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Neural Plasticity
Volume 2016 (2016), Article ID 8797086, 22 pages
Research Article

The Role of the Cognitive Control System in Recovery from Bilingual Aphasia: A Multiple Single-Case fMRI Study

1Neurology Unit, Department of Medicine, Faculty of Sciences, University of Fribourg, Fribourg, Switzerland
2Neurorehabilitation Department, University Hospital, University of Geneva, Geneva, Switzerland
3Neuropsychology Unit, Fribourg Cantonal Hospital, Fribourg, Switzerland
4Center for Neurolinguistics and Psycholinguistics, San Raffaele University and Scientific Institute San Raffaele, Milan, Italy

Received 13 June 2016; Revised 15 September 2016; Accepted 12 October 2016

Academic Editor: Swathi Kiran

Copyright © 2016 Narges Radman et al. This is an open access article distributed under the Creative Commons Attribution License, which permits unrestricted use, distribution, and reproduction in any medium, provided the original work is properly cited.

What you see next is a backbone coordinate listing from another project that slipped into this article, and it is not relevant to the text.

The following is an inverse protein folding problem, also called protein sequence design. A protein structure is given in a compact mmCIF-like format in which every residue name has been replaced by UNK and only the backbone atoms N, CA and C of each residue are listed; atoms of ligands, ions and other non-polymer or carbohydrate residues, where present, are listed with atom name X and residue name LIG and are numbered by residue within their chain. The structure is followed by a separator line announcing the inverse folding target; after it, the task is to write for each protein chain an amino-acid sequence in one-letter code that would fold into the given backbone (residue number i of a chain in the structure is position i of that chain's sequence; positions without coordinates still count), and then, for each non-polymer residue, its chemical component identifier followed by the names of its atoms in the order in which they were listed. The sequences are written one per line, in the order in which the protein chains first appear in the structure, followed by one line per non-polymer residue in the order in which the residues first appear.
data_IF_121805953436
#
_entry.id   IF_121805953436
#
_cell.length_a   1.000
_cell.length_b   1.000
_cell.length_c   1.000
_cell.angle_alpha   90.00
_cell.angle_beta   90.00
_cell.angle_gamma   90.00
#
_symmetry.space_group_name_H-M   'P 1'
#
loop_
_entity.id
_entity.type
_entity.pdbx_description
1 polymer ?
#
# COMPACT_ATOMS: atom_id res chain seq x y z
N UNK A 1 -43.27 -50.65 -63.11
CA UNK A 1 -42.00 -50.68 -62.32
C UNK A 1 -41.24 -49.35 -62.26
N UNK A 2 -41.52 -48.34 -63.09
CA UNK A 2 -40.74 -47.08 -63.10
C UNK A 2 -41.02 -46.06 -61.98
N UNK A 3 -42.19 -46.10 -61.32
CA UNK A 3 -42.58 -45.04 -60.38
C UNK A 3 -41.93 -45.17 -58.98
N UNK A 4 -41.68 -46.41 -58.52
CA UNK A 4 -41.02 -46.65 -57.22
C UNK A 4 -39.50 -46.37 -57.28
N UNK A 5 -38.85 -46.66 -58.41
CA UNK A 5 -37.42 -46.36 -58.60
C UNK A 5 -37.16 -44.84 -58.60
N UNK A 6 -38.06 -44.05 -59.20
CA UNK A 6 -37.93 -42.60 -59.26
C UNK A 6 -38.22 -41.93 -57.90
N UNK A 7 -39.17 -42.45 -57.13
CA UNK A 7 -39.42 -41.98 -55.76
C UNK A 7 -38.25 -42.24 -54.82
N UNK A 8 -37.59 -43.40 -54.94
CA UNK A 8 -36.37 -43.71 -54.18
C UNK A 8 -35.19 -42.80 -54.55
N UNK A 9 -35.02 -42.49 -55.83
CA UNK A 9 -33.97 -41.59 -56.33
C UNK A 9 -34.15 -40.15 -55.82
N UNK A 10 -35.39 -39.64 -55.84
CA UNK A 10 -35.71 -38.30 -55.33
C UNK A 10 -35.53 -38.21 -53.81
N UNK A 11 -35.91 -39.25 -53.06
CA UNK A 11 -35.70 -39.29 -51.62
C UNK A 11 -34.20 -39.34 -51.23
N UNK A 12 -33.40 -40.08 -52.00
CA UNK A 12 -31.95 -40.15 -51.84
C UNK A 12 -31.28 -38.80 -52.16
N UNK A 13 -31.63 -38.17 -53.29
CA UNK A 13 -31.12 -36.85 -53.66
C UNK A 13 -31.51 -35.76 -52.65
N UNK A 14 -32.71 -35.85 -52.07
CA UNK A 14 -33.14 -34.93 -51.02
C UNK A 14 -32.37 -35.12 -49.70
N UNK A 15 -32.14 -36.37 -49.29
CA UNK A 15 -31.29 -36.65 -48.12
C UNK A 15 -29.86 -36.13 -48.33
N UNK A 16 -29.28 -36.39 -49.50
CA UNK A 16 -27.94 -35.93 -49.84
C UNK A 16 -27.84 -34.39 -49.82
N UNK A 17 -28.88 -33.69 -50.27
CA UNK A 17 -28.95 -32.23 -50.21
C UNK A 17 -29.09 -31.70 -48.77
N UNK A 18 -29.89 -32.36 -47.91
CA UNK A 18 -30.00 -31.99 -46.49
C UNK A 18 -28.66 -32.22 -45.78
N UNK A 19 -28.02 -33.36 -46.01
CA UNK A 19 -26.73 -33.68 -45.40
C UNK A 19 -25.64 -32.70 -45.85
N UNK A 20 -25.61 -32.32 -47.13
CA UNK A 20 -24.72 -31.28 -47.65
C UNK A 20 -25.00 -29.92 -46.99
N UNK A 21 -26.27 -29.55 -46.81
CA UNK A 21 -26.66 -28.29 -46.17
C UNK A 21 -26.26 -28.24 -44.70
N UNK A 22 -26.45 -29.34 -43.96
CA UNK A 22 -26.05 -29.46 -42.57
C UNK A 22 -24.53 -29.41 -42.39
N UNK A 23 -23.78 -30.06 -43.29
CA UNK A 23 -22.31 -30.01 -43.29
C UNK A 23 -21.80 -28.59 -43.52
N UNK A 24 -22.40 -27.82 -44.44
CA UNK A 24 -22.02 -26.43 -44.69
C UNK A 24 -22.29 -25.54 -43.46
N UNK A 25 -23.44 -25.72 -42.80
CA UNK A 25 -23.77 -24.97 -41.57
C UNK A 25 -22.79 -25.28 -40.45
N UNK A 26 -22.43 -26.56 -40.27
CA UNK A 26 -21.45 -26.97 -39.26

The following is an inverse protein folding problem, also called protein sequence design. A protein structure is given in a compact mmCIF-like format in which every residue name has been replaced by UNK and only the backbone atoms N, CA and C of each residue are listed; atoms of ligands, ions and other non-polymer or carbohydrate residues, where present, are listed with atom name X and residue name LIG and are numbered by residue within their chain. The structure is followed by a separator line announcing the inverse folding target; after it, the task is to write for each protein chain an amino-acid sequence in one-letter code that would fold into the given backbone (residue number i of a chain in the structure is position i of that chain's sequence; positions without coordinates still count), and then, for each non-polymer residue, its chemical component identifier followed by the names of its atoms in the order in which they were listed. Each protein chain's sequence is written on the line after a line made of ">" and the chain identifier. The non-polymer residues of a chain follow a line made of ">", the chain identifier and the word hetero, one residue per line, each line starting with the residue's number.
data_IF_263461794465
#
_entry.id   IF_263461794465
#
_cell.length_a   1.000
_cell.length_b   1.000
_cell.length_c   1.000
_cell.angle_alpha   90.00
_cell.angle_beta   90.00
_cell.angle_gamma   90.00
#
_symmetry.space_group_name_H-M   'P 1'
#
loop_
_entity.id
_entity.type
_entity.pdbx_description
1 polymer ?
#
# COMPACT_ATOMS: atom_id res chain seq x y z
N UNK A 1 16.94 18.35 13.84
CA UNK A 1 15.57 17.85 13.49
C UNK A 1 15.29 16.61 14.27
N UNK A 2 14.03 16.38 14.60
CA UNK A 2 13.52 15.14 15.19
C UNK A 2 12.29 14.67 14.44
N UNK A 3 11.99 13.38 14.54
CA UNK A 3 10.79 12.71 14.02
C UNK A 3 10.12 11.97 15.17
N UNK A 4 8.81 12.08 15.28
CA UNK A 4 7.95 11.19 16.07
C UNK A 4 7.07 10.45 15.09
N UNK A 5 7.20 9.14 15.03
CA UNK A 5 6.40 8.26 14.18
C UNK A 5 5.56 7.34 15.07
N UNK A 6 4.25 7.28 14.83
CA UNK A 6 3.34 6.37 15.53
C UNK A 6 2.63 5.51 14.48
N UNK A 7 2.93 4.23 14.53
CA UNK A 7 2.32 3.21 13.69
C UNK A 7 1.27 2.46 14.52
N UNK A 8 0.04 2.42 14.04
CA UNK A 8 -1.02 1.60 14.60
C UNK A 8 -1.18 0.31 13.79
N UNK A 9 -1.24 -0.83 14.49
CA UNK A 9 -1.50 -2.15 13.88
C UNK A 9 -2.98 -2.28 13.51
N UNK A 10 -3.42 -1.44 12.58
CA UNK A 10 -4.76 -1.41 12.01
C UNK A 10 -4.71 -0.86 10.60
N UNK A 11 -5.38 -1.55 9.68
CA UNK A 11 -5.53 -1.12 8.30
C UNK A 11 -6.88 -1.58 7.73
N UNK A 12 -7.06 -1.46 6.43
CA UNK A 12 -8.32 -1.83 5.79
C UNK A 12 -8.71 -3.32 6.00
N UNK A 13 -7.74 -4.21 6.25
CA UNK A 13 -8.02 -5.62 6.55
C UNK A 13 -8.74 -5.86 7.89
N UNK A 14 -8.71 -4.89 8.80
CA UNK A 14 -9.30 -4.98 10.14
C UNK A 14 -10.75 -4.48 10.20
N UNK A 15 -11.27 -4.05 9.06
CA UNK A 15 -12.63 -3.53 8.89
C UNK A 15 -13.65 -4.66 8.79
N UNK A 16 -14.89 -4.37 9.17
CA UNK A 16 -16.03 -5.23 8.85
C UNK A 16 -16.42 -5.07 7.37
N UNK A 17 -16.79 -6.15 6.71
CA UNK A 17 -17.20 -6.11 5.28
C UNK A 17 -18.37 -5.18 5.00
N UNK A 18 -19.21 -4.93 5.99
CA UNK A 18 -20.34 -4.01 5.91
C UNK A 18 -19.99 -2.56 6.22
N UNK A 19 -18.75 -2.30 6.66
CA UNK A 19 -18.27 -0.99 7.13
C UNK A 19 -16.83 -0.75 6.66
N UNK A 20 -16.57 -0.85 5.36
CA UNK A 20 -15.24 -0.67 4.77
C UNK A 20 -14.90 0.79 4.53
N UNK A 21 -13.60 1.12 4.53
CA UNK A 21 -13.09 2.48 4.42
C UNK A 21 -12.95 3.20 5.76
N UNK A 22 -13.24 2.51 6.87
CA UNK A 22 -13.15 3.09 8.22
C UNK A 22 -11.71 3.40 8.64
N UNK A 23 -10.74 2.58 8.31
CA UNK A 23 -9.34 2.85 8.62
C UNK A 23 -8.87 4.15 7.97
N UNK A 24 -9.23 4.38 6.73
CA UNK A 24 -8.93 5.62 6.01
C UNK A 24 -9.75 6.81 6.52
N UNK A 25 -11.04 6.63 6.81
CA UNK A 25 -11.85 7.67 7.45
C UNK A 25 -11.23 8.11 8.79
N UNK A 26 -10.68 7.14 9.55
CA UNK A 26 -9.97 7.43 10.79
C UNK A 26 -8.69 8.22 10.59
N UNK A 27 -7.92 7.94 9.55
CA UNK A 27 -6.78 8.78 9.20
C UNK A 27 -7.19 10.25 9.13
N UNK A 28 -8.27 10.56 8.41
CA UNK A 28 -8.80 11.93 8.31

Aphasia in bilingual patients is a therapeutic challenge since both languages can be impacted by the same lesion. Language control has been suggested to play an important role in the recovery of first (L1) and second (L2) language in bilingual aphasia following stroke. To test this hypothesis, we collected behavioral measures of language production (general aphasia evaluation and picture naming) in each language and language control (linguistic and nonlinguistic switching tasks), as well as fMRI during a naming task at one and four months following stroke in five bilingual patients suffering from poststroke aphasia. We further applied dynamic causal modelling (DCM) analyses to the connections between language and control brain areas. Three patients showed parallel recovery in language production, one patient improved in L1, and one improved in L2 only. Language-control functions improved in two patients. Consistent with the dynamic view of language recovery, DCM analyses showed a higher connectedness between language and control areas in the language with the better recovery. Moreover, similar degrees of connectedness between language and control areas were found in the patients who recovered in both languages. Our data suggest that engagement of the interconnected language-control network is crucial in the recovery of languages.